Monday, April 25, 2011

Zen and the Art of Boards Studying

This is not a lotus tree (but is near Lagunita @ Stanford)

I’ve long had a problem with higher education. We learn a bunch of stuff that will be forgotten and that is never used in real life. At one time, I knew how to calculate the size of a footing for a foundation that would be required to support a building. Now I don’t. Why did I learn that? To get a piece of paper that let me go on to get another piece of paper that will finally let me learn a skill that I might actually use.

We like to describe learning as a pyramid, and the specialties as the apex, depending on all the blocks below. But it’s perfectly obvious that most people forget most of what they learned in college. And the same, it seems, will happen in medical school. It really doesn’t matter to patients that you know that Glyceraldehyde-3-P becomes 1,3 bis-phosphoglycerate in the process of glycolysis. Though I have to know that to pass a test, it is not relevant to patients (if you doubt this, ask your doctor next time you see them what the next step in glycolysis is after G3P).

This has frustrated me. I like spending my time doing productive things, and learning random molecule names is as far from productive as I could imagine. Studying for the USMLE Step I Board exam has been rather frustrating because much of it is this sort of brain-hammering.

But then I had an epiphany. I wished it had come while I was sitting under a lotus tree, because that would have been much cooler than sitting on a brown couch. But unfortunately I was sitting on a brown couch. Maybe lotus trees were the brown couches of India until a prince had an epiphany under one of them, and then they got cool. Anyways, the epiphany was this: I don’t matter.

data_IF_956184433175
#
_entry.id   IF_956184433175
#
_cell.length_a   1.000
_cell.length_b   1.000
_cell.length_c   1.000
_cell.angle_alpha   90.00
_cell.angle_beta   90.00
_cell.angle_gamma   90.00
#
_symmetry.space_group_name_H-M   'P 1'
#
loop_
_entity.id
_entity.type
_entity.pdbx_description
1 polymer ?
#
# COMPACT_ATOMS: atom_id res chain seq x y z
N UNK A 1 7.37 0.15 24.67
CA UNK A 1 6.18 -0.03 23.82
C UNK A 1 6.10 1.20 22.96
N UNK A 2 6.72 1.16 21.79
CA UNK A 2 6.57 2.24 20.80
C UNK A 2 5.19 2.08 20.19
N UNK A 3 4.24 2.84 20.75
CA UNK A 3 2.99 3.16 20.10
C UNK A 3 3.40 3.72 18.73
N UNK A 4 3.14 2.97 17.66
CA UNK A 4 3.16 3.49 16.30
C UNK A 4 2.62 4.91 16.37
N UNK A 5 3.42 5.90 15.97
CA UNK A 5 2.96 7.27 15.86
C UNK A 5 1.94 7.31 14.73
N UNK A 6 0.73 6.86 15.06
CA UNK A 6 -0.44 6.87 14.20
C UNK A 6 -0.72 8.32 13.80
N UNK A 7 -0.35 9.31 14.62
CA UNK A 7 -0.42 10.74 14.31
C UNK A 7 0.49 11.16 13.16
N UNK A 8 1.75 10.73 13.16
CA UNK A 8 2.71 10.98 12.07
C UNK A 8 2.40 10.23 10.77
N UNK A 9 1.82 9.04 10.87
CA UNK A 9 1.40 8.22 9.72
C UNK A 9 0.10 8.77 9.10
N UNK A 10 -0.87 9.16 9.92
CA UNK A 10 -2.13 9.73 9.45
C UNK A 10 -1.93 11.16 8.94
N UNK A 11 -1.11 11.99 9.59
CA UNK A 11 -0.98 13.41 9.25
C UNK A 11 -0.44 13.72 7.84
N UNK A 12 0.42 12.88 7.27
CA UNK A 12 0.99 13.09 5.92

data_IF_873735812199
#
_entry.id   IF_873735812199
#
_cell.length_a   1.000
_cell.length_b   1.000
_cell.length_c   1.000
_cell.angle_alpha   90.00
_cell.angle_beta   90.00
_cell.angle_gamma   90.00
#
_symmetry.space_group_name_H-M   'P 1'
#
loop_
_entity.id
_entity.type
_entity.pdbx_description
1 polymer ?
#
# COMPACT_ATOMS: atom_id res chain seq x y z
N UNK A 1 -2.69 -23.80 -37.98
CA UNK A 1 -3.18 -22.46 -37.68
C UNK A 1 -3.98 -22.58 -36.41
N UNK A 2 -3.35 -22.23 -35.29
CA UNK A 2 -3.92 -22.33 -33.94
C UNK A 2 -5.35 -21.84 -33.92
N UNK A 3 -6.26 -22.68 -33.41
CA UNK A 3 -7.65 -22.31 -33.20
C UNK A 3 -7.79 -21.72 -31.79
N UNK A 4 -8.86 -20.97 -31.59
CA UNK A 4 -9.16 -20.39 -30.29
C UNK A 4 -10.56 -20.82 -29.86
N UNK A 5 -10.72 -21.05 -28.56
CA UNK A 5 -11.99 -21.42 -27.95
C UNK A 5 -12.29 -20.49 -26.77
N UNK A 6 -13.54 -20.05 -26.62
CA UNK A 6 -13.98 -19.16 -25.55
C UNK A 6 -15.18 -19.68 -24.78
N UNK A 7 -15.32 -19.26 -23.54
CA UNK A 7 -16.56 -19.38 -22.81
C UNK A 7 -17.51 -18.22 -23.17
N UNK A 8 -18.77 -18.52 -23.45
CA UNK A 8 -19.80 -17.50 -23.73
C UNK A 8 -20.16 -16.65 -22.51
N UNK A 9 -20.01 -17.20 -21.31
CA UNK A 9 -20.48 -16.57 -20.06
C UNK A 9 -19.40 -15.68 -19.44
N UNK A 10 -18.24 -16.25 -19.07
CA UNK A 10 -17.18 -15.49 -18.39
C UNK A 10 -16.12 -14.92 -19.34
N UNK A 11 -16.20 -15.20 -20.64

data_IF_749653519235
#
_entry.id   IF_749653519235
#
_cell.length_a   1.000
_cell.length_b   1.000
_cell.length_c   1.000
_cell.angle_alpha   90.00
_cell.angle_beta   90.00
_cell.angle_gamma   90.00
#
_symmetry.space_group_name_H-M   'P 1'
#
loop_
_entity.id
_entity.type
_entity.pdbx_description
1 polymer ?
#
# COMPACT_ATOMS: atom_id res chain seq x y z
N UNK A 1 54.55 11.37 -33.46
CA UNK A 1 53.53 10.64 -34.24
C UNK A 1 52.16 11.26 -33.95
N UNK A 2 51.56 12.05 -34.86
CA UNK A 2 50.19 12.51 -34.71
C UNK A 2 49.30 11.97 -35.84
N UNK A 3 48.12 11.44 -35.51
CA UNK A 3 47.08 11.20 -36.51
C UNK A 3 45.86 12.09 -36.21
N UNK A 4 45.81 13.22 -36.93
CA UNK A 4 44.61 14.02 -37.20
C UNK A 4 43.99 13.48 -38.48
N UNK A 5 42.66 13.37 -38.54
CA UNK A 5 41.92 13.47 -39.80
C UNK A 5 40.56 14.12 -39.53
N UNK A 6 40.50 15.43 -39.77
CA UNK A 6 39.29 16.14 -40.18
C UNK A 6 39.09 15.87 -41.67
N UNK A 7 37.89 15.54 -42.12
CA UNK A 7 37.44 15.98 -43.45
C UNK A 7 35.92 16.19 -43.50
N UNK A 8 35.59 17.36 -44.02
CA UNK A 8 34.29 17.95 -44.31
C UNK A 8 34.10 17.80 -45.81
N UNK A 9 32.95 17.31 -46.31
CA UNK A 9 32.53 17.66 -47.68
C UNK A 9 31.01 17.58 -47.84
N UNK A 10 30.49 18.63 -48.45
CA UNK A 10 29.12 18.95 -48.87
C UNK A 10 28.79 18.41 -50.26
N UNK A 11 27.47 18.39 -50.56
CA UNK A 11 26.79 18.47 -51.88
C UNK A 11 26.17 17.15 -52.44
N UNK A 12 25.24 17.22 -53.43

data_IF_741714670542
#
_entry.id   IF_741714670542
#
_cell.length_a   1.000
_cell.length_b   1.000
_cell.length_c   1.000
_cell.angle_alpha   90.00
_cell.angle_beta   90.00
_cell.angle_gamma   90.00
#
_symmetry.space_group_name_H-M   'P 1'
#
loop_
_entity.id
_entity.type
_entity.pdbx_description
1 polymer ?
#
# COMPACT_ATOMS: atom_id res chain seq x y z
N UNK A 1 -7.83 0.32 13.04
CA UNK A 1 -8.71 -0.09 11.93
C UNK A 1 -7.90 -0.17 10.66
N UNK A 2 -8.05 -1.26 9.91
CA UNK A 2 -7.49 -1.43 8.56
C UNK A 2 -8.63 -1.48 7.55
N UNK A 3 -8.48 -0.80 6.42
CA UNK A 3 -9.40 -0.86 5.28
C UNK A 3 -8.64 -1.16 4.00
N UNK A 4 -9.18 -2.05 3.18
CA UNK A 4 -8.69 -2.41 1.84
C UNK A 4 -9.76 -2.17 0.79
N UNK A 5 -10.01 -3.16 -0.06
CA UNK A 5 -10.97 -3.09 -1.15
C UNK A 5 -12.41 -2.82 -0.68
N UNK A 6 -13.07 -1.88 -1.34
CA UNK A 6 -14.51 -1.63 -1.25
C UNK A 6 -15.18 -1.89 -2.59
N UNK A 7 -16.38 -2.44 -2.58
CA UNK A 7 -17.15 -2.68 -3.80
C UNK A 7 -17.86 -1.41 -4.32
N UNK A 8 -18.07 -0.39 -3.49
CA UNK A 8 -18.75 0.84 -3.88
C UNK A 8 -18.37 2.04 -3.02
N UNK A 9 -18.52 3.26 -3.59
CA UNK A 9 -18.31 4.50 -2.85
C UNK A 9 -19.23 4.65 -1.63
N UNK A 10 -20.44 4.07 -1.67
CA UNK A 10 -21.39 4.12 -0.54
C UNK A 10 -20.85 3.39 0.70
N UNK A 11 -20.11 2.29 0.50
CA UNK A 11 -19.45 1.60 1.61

Now this bothered me, but I realized the truth of it. It made me remember all the things that I just read in “The Unbearable Lightness of Being” and what I remembered of Ecclesiastes. Everything we do is ultimately in vain; all of it is as useless as ‘grasping for the wind’. Solomon explains that no matter how rich a person gets, or how great a kingdom he builds, he’s going to die and others will inherit everything. His legacy will eventually die, and he will be forgotten given enough time. What is man, then? No better than a dog. Both will have about the same impact on the world.

In my mind, I previously had a bright white line dividing the ‘useful’ from the ‘useless’ activities. But I realized that this line was imaginary. My actions were on a line. Near zero were actions that lasted a short time and had no echoes. Then there were actions of varying significances spread from “Being a good doctor,” lasting a few years (right around 40 years of significance) to things that mattered long after I died, “Ending extreme poverty” (reaching maybe 400 years of significance; we’ll assume the Great Intergalactic Famine of the year 2412 brings my work to naught). But then zoom out a bit so that you can see all of recorded human history. My 400 years are barely visible. Zoom out to 100,000 years and the greatest thing I could hope to accomplish with my life is invisible.

From God’s perspective, my power and my achievements are nothing; they were accomplished with gifts given to me by Him, and He could do all I could and more with just a word. This realization should be humbling. My works, great or small, don’t matter; only He matters. Before the brilliance of God, my bright white line of usefulness cannot even be made out.